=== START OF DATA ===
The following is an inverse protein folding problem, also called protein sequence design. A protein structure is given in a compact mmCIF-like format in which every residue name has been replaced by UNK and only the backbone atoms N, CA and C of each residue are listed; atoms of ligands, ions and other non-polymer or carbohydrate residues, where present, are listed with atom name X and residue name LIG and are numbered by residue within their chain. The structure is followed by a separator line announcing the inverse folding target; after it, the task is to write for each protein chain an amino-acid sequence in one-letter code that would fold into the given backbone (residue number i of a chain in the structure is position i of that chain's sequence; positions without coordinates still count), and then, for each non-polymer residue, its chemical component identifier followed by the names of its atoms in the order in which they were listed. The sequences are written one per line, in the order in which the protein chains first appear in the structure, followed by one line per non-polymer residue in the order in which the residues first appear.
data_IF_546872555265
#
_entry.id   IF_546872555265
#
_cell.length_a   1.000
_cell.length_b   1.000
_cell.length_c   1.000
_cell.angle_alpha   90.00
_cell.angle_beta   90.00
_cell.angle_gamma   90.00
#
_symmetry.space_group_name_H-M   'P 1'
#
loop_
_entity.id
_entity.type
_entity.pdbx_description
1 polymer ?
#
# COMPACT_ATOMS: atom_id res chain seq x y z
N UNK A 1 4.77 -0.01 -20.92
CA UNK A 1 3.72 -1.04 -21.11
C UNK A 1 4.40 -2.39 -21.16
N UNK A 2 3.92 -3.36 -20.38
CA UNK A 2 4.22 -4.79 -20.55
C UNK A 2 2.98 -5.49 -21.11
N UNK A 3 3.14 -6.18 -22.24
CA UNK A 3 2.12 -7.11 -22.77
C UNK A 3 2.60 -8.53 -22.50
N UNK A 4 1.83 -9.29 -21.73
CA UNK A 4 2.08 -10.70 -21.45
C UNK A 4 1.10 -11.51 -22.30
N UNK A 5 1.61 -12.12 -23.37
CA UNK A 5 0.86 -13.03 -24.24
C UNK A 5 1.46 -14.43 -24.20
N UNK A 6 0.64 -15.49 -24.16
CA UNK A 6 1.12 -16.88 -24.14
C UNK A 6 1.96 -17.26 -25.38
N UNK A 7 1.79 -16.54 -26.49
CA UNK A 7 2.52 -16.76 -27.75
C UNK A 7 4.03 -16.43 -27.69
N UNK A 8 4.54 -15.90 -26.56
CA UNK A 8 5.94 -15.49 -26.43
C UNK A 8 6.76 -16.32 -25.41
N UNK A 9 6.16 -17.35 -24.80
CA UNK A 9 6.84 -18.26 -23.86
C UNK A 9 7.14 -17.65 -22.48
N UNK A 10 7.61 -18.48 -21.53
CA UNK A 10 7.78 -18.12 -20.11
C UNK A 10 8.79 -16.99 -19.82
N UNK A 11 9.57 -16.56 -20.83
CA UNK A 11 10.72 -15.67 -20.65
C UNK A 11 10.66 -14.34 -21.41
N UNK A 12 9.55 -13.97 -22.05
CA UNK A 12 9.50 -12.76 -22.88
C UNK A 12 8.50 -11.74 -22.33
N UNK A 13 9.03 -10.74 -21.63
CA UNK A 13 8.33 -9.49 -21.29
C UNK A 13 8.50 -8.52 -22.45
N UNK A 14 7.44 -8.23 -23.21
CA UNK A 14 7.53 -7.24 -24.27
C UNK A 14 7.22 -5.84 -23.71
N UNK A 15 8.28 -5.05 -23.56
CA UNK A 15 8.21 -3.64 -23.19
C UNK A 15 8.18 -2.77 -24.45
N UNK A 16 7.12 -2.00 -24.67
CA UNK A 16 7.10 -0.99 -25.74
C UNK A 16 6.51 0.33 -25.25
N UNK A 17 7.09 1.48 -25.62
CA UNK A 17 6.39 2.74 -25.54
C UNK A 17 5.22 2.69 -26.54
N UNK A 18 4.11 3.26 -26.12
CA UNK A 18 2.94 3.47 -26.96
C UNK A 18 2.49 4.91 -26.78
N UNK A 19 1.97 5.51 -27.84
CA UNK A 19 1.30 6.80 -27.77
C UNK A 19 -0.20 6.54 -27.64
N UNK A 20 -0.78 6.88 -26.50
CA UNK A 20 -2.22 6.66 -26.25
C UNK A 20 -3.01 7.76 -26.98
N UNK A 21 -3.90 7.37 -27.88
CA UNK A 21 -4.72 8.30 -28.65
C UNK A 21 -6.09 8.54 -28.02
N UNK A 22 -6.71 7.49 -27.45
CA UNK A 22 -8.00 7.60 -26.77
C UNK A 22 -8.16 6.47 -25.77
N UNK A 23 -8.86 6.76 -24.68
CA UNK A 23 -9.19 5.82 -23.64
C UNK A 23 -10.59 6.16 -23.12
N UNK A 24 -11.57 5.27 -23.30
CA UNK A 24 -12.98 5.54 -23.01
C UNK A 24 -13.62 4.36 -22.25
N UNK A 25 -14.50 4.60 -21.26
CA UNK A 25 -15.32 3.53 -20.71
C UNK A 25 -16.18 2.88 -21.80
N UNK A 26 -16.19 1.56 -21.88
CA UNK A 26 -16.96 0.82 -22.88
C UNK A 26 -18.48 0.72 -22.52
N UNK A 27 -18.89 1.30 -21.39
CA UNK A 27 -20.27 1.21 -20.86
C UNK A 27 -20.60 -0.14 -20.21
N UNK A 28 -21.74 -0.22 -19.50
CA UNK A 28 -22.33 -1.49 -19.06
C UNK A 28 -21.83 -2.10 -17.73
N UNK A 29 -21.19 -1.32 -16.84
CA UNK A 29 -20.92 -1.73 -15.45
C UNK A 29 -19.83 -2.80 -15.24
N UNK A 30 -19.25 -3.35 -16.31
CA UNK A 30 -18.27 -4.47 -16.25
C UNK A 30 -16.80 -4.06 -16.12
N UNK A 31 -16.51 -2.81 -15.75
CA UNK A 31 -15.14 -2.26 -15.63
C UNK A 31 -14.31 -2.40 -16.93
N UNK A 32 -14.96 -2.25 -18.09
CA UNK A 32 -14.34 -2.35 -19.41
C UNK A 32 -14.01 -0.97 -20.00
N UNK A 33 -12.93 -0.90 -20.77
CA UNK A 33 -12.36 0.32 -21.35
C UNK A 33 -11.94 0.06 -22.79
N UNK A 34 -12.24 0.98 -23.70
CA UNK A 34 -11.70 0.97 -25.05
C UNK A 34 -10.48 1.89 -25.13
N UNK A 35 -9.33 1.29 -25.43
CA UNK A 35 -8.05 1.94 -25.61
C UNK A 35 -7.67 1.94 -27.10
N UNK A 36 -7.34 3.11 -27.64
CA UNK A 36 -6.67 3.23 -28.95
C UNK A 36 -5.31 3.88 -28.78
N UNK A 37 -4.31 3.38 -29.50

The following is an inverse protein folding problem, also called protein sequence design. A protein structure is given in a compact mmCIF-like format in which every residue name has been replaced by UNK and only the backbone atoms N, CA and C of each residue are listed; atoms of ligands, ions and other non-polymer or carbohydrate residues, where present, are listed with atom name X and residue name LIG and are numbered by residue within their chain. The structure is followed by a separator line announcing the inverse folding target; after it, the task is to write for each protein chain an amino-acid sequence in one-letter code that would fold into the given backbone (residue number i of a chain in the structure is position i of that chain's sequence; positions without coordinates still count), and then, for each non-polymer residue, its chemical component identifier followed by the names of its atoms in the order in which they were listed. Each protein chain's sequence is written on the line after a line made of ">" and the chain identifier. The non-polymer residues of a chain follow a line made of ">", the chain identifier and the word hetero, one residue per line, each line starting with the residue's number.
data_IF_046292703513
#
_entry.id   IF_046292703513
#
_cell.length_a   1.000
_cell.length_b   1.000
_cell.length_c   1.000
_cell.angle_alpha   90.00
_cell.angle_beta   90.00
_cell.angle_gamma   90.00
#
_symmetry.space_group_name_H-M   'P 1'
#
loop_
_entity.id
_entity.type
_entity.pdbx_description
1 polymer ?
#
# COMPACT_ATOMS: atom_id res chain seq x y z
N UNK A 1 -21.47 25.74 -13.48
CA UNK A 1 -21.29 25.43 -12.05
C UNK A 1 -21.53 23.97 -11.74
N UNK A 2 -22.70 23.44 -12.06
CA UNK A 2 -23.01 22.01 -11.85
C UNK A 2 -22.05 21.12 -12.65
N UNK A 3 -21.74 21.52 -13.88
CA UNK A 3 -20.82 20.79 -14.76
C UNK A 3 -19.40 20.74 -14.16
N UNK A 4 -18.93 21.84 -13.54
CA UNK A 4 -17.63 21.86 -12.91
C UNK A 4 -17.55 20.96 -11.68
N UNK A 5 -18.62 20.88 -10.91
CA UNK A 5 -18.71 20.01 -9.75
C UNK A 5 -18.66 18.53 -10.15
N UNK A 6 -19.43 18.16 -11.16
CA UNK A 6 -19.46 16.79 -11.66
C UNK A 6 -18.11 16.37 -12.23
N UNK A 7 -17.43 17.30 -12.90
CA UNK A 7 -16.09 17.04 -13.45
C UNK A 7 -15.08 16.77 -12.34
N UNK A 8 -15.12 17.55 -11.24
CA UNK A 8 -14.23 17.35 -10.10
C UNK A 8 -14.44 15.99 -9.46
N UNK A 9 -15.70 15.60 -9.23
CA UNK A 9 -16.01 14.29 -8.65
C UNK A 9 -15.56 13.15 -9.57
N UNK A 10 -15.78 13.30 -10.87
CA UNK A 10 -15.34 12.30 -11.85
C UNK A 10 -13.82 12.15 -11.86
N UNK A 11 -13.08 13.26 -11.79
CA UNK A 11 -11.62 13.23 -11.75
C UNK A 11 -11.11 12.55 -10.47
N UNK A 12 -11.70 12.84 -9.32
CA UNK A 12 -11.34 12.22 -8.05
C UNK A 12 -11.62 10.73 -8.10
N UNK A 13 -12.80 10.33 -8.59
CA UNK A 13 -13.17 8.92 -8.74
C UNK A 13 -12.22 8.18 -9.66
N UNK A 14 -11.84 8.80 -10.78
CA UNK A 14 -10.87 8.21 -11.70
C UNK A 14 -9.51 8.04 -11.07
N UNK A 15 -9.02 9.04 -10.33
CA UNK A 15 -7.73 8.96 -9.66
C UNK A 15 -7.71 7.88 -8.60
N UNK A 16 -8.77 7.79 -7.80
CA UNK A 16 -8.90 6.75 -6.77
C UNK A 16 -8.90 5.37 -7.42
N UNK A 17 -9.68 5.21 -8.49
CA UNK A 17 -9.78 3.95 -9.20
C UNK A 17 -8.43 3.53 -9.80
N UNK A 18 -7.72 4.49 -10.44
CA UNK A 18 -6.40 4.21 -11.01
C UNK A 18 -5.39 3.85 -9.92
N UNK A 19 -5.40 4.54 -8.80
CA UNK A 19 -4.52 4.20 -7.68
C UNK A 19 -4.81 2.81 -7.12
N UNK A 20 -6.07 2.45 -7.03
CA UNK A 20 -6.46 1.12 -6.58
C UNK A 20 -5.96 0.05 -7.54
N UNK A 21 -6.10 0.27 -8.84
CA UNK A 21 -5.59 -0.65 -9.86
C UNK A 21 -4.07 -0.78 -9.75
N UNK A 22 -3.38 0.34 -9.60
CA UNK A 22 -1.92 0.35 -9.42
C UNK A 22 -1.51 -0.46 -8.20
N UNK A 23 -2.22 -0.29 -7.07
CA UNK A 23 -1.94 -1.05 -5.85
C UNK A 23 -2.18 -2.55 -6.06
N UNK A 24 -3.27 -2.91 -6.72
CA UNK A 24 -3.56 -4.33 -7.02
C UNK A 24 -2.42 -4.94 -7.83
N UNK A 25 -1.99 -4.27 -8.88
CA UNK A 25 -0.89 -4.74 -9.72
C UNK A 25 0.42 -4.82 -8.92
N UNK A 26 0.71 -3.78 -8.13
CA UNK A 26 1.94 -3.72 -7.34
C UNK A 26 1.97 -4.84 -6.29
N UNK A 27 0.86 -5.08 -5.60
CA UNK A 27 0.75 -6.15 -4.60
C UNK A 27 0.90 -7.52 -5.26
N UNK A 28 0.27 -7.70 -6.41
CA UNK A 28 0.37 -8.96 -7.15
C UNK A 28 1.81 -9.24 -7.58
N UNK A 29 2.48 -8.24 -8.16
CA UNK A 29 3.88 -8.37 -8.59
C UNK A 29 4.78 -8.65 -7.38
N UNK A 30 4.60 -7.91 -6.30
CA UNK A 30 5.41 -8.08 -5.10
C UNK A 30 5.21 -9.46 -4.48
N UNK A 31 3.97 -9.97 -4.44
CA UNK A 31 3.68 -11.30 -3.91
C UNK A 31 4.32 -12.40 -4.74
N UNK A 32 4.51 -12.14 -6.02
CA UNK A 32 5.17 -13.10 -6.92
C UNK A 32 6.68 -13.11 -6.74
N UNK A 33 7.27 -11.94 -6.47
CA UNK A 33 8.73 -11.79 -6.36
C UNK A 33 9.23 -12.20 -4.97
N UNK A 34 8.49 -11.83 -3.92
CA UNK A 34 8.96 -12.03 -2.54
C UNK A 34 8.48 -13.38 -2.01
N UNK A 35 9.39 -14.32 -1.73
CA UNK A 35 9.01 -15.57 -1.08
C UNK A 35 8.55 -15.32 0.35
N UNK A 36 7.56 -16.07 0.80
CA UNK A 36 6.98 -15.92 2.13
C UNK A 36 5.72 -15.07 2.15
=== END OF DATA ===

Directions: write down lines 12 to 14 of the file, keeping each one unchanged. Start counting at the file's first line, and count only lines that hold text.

#
_symmetry.space_group_name_H-M   'P 1'
#